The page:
All of us have heard the tagline of Idea (Telecom Operator) that says “What an Idea Sirji” however, have you ever thought if the idea can be Protected? For example, if you are a scriptwriter without any experience in the TV Industry, you got an idea for the plot of a reality TV show and you are confident that if communicated it would be a big hit thus you communicate your plot to a Producer for adaptation of the work. A few weeks passed, and no response was received from the Producer so, you decided to drop your idea. After a few months, you came across a new program on channel XY which is very similar to the idea of the plot you discussed with the producer. Now you want to protect your idea, and thinking Can I still protect my idea under the various Intellectual Property Laws, or can I get my idea registered under various Intellectual Property laws?
Overview of Copyright
Copyright is an exclusive legal right given to the creator or a group of individuals to protect their work or creativity from reproduction, adaption, translation, distribution, and public performance by others without prior permission from the creator/person responsible for the existence of the work. The objective of copyright law is twofold: First to protect the original expression of writers, designers, artists, producers, songwriters, and other creatives who have invested their money in them to present their works to the public and second, to encourage others to build freely upon the ideas and information conveyed by a work. Copyright is administered by the Copyright Act, 1957, and the Copyright Rules, 2013. The Copyright Rules were altered in 2013 and restored the original Copyright Rules, 1958.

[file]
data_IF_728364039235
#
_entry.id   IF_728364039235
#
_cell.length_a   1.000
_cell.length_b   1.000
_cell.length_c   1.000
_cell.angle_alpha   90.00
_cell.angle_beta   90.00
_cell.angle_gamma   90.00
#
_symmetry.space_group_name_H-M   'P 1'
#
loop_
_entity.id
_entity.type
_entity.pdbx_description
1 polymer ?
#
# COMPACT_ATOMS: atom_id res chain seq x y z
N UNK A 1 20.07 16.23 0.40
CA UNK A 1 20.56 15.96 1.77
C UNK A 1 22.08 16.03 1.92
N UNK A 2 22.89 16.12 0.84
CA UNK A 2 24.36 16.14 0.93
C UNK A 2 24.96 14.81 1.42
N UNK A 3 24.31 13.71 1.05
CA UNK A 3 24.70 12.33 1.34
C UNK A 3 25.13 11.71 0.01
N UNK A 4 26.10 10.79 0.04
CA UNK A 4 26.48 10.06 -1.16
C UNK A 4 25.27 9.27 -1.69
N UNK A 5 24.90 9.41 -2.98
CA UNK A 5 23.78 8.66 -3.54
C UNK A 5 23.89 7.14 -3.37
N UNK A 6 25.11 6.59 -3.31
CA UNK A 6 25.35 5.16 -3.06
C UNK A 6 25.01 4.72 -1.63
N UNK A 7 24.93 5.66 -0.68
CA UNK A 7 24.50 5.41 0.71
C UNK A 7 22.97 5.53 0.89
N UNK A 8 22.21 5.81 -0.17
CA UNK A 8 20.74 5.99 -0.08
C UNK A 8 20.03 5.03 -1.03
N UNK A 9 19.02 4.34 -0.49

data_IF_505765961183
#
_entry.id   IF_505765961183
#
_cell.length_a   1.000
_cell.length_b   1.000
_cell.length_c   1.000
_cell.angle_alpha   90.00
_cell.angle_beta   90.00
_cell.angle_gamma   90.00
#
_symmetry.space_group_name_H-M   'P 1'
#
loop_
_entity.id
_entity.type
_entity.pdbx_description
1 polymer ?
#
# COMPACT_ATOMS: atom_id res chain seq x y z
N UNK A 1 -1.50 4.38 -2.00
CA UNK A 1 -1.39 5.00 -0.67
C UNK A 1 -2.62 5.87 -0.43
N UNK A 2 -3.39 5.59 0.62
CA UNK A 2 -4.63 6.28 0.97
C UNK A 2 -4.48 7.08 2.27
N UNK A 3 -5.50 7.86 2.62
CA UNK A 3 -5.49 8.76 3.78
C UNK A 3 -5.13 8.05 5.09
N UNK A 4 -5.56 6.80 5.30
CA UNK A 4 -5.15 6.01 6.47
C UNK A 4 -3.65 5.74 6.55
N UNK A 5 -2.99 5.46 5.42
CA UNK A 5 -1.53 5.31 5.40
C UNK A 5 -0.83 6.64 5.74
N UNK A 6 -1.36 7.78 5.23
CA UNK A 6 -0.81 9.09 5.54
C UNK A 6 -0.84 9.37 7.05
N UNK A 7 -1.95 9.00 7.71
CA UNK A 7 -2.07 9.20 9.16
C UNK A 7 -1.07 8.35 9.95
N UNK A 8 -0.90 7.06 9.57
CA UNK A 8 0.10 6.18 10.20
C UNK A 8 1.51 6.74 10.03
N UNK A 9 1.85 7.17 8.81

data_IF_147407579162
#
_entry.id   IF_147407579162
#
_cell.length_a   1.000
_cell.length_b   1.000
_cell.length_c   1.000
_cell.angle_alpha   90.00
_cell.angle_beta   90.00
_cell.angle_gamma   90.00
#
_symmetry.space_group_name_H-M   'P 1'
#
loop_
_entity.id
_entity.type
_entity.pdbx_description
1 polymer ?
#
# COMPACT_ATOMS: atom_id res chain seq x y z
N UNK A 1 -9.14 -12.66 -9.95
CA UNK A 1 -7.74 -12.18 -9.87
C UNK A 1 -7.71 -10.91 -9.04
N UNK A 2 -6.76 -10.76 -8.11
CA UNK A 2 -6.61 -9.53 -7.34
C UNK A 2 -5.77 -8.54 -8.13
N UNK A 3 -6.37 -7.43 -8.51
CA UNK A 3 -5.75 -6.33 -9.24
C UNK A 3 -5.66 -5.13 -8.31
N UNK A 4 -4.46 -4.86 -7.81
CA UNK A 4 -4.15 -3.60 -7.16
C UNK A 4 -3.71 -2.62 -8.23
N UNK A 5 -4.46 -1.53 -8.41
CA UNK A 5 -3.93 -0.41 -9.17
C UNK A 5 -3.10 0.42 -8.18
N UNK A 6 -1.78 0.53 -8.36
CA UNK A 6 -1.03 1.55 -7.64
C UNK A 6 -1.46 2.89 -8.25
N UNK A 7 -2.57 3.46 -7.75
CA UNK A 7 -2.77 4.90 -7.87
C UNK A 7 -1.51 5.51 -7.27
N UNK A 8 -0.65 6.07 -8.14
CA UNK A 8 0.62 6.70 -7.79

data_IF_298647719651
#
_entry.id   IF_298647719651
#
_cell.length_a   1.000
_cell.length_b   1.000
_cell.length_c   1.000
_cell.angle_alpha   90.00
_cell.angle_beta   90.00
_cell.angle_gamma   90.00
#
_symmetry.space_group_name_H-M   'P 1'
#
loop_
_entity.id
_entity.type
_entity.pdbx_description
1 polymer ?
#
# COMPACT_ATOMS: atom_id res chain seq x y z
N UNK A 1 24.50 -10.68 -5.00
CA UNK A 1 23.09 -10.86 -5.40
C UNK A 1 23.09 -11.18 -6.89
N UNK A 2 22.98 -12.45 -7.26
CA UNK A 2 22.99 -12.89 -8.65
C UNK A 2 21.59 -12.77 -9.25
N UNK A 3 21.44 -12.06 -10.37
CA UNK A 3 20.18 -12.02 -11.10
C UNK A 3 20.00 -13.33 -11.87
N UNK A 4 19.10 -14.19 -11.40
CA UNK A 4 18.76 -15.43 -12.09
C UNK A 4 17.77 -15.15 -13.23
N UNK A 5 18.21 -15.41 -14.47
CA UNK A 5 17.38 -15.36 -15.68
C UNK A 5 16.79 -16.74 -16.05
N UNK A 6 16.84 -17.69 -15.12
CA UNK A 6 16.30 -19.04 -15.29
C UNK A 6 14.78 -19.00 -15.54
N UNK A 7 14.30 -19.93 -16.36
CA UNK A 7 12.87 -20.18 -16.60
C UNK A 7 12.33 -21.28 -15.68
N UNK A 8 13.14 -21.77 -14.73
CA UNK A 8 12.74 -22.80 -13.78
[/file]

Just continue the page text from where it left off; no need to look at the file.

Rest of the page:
Analysis of the relevant statutory provisions
- According to Section 13(1) of the Copyright Act of 1957, the following works are permissible to get protection:
- Original literary, dramatic, musical, and artistic works;
- Cinematograph films; and
- Sound recording.
Apart from the works aforesaid, there are other works as well in which protection can be given under copyright such as
- Live Shows or,
- Performer’s rights and broadcasting rights as mentioned in Sections 37 to 39A of the Copyright Act.
- Section 14 read with section 13 wherein Section 14 states the various exclusive rights provided to the owner of the copyright and section 13 tells that copyright shall exist only in tangible form.
- Section 16of the Act clearly states that there is no copyright in any work except as mentioned under the Act.
The work presented must be expressible, physical, and tangible forms such as paintings, documents, sound recordings, papers, etc.
Copyright Protection is not permissible under the following works